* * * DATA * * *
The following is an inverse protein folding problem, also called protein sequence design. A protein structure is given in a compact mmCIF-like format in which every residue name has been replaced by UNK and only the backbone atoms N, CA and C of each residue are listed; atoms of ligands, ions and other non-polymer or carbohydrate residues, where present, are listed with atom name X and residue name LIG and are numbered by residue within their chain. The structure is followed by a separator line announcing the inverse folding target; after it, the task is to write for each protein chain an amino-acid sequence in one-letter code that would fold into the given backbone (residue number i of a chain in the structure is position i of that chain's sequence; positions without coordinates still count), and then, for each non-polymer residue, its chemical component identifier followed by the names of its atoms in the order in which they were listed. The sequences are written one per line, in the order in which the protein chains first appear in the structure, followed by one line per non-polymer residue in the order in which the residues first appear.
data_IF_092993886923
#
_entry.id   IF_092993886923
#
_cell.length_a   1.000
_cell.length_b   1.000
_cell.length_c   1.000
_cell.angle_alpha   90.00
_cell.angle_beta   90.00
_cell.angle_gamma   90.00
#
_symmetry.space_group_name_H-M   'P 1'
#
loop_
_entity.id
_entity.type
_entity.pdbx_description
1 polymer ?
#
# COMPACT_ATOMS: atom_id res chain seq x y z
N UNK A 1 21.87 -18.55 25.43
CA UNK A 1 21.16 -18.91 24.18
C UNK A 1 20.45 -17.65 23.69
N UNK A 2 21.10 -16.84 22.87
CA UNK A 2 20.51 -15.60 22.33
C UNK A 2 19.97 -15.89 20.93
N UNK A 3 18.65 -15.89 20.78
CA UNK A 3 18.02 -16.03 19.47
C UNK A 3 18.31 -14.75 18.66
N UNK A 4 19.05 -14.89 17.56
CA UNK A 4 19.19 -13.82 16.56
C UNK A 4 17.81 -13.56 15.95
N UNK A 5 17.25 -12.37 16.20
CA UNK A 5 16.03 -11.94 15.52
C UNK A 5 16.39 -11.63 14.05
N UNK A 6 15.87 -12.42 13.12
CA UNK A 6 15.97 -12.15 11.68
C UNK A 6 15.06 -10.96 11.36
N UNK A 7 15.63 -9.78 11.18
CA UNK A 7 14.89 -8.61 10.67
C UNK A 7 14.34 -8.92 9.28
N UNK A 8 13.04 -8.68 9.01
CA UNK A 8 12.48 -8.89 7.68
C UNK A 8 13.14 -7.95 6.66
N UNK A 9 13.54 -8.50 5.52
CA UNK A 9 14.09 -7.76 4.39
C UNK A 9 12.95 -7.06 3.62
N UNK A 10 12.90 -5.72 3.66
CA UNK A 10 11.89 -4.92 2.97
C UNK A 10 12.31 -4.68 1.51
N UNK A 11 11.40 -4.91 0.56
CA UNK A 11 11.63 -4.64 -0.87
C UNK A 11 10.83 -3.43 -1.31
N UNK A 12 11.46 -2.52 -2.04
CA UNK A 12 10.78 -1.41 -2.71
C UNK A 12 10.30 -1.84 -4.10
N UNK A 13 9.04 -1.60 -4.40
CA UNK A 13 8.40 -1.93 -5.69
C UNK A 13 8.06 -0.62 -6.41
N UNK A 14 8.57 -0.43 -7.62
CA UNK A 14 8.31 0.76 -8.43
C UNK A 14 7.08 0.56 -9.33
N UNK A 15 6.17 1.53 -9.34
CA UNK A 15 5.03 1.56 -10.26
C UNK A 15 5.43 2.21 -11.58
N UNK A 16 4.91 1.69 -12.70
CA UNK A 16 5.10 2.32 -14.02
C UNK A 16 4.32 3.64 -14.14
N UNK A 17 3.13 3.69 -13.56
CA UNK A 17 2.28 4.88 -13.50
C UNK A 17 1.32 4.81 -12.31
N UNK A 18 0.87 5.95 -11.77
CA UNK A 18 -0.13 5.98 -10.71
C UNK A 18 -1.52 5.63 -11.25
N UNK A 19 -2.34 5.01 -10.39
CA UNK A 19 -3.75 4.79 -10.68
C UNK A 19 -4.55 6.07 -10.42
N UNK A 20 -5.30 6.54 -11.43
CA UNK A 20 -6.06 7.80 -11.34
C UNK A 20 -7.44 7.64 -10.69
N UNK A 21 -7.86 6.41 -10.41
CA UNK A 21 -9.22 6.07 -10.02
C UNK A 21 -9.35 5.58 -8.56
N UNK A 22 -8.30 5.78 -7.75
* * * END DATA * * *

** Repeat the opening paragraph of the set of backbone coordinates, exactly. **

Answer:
The following is an inverse protein folding problem, also called protein sequence design. A protein structure is given in a compact mmCIF-like format in which every residue name has been replaced by UNK and only the backbone atoms N, CA and C of each residue are listed; atoms of ligands, ions and other non-polymer or carbohydrate residues, where present, are listed with atom name X and residue name LIG and are numbered by residue within their chain. The structure is followed by a separator line announcing the inverse folding target; after it, the task is to write for each protein chain an amino-acid sequence in one-letter code that would fold into the given backbone (residue number i of a chain in the structure is position i of that chain's sequence; positions without coordinates still count), and then, for each non-polymer residue, its chemical component identifier followed by the names of its atoms in the order in which they were listed. The sequences are written one per line, in the order in which the protein chains first appear in the structure, followed by one line per non-polymer residue in the order in which the residues first appear.